According to Jonathan Turley's account, Mr. King was encouraged to write down his dreams and prior fantasies about espionage and then sign them as statements. Audio tapes made by the government "show King weeping and sobbing" during interrogation.
At times, King is shouting "I don't know what I'm supposed to give you" over and over at the agents as they press him for a signed confession.
In the end, Petty Officer King was released from custody without charges on March 9, 2001. The Investigating Officer in the case, Commander James P. Winthrop, wrote in dismissing the charges (emphasis added):
Although the espionage charge is a very serious one, the government's evidence does not appear to be significantly stronger. It is based exclusively on a confession that the accused subsequently contradicted on several occasions. Additionally, the defense clearly intends to attack the voluntariness of that confession and it appears that such a claim is colorable. The defense contention is bolstered by considerations of the accused's mental state both before and during the weeks-long period where conditions were placed on his liberty. Furthermore, and most importantly, the confession lacks strong corroborating evidence.
By the end of his incarceration, according to Turley, Daniel King had exhausted his finances. His mother had died and he had missed the funeral. The Navy released him with a statement that he was a "traitor." The case made headlines in early 2001, including reports by CNN, the Washington Post, and NPR (with audio, and includes an interview with Daniel King and a clip from the Gelles interrogation).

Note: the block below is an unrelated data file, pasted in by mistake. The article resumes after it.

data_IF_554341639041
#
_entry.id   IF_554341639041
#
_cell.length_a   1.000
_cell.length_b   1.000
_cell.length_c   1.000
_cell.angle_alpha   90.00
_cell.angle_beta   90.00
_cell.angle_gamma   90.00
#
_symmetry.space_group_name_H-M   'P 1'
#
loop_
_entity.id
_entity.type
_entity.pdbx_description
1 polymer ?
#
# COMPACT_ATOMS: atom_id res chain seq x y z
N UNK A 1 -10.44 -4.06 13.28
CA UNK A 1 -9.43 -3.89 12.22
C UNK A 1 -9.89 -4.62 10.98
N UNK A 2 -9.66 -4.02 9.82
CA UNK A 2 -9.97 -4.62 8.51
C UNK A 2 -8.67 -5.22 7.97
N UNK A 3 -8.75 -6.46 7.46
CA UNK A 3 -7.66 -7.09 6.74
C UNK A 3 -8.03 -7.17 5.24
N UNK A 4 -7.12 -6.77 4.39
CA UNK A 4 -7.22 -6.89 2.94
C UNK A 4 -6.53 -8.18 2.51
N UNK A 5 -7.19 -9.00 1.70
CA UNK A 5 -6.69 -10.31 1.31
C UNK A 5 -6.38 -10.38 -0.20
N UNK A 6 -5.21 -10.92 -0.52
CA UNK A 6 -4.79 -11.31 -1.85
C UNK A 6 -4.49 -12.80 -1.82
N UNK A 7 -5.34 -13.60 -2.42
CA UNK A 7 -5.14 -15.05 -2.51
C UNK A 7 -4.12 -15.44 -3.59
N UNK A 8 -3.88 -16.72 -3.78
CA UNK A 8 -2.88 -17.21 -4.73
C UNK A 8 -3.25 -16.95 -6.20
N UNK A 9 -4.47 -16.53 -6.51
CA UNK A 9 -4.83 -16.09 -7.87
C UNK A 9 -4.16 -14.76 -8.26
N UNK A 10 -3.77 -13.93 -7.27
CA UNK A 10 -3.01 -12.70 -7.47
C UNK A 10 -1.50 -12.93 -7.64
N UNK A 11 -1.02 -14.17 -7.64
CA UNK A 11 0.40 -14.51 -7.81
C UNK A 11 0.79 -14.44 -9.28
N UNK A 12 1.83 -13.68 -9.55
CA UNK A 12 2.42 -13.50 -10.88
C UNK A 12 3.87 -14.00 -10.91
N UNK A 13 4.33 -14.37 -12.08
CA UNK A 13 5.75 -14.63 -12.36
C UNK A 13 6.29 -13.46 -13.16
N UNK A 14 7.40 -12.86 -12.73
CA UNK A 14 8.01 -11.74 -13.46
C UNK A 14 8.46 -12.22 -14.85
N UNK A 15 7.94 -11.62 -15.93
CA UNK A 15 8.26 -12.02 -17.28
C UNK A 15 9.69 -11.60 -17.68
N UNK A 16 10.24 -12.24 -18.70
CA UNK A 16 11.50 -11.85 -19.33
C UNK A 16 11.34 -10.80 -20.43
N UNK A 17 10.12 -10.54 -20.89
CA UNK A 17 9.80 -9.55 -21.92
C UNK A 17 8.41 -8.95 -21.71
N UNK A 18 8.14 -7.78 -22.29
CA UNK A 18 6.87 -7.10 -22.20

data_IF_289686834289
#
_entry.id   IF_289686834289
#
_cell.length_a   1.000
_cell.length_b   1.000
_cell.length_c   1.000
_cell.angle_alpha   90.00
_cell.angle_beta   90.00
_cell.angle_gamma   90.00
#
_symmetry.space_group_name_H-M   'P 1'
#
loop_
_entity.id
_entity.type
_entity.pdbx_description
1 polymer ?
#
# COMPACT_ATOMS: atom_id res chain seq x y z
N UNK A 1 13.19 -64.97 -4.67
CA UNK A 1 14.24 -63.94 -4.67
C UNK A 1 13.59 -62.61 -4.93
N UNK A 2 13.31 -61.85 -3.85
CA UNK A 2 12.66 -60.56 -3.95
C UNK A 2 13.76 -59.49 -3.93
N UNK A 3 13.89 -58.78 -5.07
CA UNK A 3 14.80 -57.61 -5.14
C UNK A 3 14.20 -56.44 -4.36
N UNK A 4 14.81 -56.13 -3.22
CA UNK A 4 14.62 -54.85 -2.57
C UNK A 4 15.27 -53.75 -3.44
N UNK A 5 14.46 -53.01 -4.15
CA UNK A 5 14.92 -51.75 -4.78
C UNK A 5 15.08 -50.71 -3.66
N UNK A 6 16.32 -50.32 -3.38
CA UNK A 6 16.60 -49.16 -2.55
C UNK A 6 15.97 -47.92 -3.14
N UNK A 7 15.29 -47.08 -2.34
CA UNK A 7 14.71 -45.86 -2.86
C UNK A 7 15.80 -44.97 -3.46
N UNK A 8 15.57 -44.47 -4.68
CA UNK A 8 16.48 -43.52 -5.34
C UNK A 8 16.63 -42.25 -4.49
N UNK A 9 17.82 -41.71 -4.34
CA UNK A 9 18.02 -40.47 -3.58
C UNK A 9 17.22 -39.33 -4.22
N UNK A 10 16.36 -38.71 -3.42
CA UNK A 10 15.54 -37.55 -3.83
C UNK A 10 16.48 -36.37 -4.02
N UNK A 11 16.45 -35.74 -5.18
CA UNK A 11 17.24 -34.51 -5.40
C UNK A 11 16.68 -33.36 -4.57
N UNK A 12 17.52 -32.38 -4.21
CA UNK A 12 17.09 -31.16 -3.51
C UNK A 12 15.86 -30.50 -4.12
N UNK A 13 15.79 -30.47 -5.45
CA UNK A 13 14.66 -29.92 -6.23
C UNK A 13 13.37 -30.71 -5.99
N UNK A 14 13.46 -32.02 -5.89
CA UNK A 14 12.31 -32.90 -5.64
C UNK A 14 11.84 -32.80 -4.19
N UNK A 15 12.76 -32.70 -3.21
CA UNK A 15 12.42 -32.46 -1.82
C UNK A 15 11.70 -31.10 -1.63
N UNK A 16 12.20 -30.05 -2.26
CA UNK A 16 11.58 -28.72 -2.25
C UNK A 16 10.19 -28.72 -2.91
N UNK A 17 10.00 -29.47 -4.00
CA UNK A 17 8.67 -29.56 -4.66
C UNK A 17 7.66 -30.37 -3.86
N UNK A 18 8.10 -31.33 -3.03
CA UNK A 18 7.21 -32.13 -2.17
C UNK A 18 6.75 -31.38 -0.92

Michael Gelles's Role
According to a prepared statement for a Senate Intelligence Subcommittee hearing by Lieutenant Matthew Freedus, the second of two defense counsels for Daniel King from the Judge Advocate General's Corps, Mr. King continued to be interrogated by NCIS agents after his "confession," and after repeated requests for access to counsel.
On October 19, 1999, three weeks into the interrogation, King was taken by his own request to see psychologist Michael Gelles. While this indicates probable earlier contact with Dr. Gelles, nothing is currently known about any earlier contact. Gelles met with King for 45 minutes. The session was videotaped, although this was done without the legal requirement to read King his rights, or inform him the tape could be used against him in court. Two other NCIS agents were also present during the meeting, which took place after days of prolonged interrogation, sleep deprivation, and ever-present monitoring.
Lieutenant Freedus stated that King made "highly exculpatory statements" during this meeting, as indeed he did in all other taped sessions with him.
The actions of Dr. Gelles were documented by a videotape, which with other audio tapes, were discovered by accident by the defense, as they had illegally been withheld from discovery. The videotape reportedly shows Dr. Gelles referring to himself as "the doc" and "not an agent." King told Gelles he had "no memory" of any of the espionage activities to which he'd confessed. He was concerned he had "repressed memories, or something like that," because he was falsely told the polygraphs had come out positive, and he wondered if perhaps hypnotism or "truth serum" could jog his memory.
According to Turley's statement to the Senate Intelligence subcommittee (emphasis added):